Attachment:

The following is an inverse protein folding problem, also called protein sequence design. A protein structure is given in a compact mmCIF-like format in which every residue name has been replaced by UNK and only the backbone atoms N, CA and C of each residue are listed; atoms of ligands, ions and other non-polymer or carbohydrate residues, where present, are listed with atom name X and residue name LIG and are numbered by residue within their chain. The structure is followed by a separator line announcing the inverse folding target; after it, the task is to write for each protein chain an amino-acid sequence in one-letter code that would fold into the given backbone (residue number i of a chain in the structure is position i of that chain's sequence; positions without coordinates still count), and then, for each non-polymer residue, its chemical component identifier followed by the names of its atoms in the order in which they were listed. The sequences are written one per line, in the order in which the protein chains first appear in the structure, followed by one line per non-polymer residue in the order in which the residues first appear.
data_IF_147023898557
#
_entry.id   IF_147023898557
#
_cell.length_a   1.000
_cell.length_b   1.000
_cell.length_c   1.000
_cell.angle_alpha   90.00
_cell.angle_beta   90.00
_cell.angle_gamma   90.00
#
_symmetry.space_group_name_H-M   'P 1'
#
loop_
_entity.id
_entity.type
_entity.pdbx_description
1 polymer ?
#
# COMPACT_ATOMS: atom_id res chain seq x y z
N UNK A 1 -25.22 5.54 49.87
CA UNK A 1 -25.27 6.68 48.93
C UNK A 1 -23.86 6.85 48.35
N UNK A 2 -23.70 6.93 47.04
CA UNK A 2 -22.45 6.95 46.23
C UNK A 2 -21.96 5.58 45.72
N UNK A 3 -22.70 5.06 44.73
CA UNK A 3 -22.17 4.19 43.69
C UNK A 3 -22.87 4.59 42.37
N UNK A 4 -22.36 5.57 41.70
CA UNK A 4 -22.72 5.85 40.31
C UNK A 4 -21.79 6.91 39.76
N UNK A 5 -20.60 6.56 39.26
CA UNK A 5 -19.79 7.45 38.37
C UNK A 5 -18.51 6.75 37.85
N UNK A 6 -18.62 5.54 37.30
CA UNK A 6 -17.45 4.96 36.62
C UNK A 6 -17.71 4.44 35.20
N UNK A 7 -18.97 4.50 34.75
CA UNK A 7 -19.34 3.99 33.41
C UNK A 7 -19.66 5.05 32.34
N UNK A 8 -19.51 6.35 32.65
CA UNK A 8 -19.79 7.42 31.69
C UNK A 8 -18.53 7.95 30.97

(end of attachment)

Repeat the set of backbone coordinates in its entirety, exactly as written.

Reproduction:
The following is an inverse protein folding problem, also called protein sequence design. A protein structure is given in a compact mmCIF-like format in which every residue name has been replaced by UNK and only the backbone atoms N, CA and C of each residue are listed; atoms of ligands, ions and other non-polymer or carbohydrate residues, where present, are listed with atom name X and residue name LIG and are numbered by residue within their chain. The structure is followed by a separator line announcing the inverse folding target; after it, the task is to write for each protein chain an amino-acid sequence in one-letter code that would fold into the given backbone (residue number i of a chain in the structure is position i of that chain's sequence; positions without coordinates still count), and then, for each non-polymer residue, its chemical component identifier followed by the names of its atoms in the order in which they were listed. The sequences are written one per line, in the order in which the protein chains first appear in the structure, followed by one line per non-polymer residue in the order in which the residues first appear.
data_IF_147023898557
#
_entry.id   IF_147023898557
#
_cell.length_a   1.000
_cell.length_b   1.000
_cell.length_c   1.000
_cell.angle_alpha   90.00
_cell.angle_beta   90.00
_cell.angle_gamma   90.00
#
_symmetry.space_group_name_H-M   'P 1'
#
loop_
_entity.id
_entity.type
_entity.pdbx_description
1 polymer ?
#
# COMPACT_ATOMS: atom_id res chain seq x y z
N UNK A 1 -25.22 5.54 49.87
CA UNK A 1 -25.27 6.68 48.93
C UNK A 1 -23.86 6.85 48.35
N UNK A 2 -23.70 6.93 47.04
CA UNK A 2 -22.45 6.95 46.23
C UNK A 2 -21.96 5.58 45.72
N UNK A 3 -22.70 5.06 44.73
CA UNK A 3 -22.17 4.19 43.69
C UNK A 3 -22.87 4.59 42.37
N UNK A 4 -22.36 5.57 41.70
CA UNK A 4 -22.72 5.85 40.31
C UNK A 4 -21.79 6.91 39.76
N UNK A 5 -20.60 6.56 39.26
CA UNK A 5 -19.79 7.45 38.37
C UNK A 5 -18.51 6.75 37.85
N UNK A 6 -18.62 5.54 37.30
CA UNK A 6 -17.45 4.96 36.62
C UNK A 6 -17.71 4.44 35.20
N UNK A 7 -18.97 4.50 34.75
CA UNK A 7 -19.34 3.99 33.41
C UNK A 7 -19.66 5.05 32.34
N UNK A 8 -19.51 6.35 32.65
CA UNK A 8 -19.79 7.42 31.69
C UNK A 8 -18.53 7.95 30.97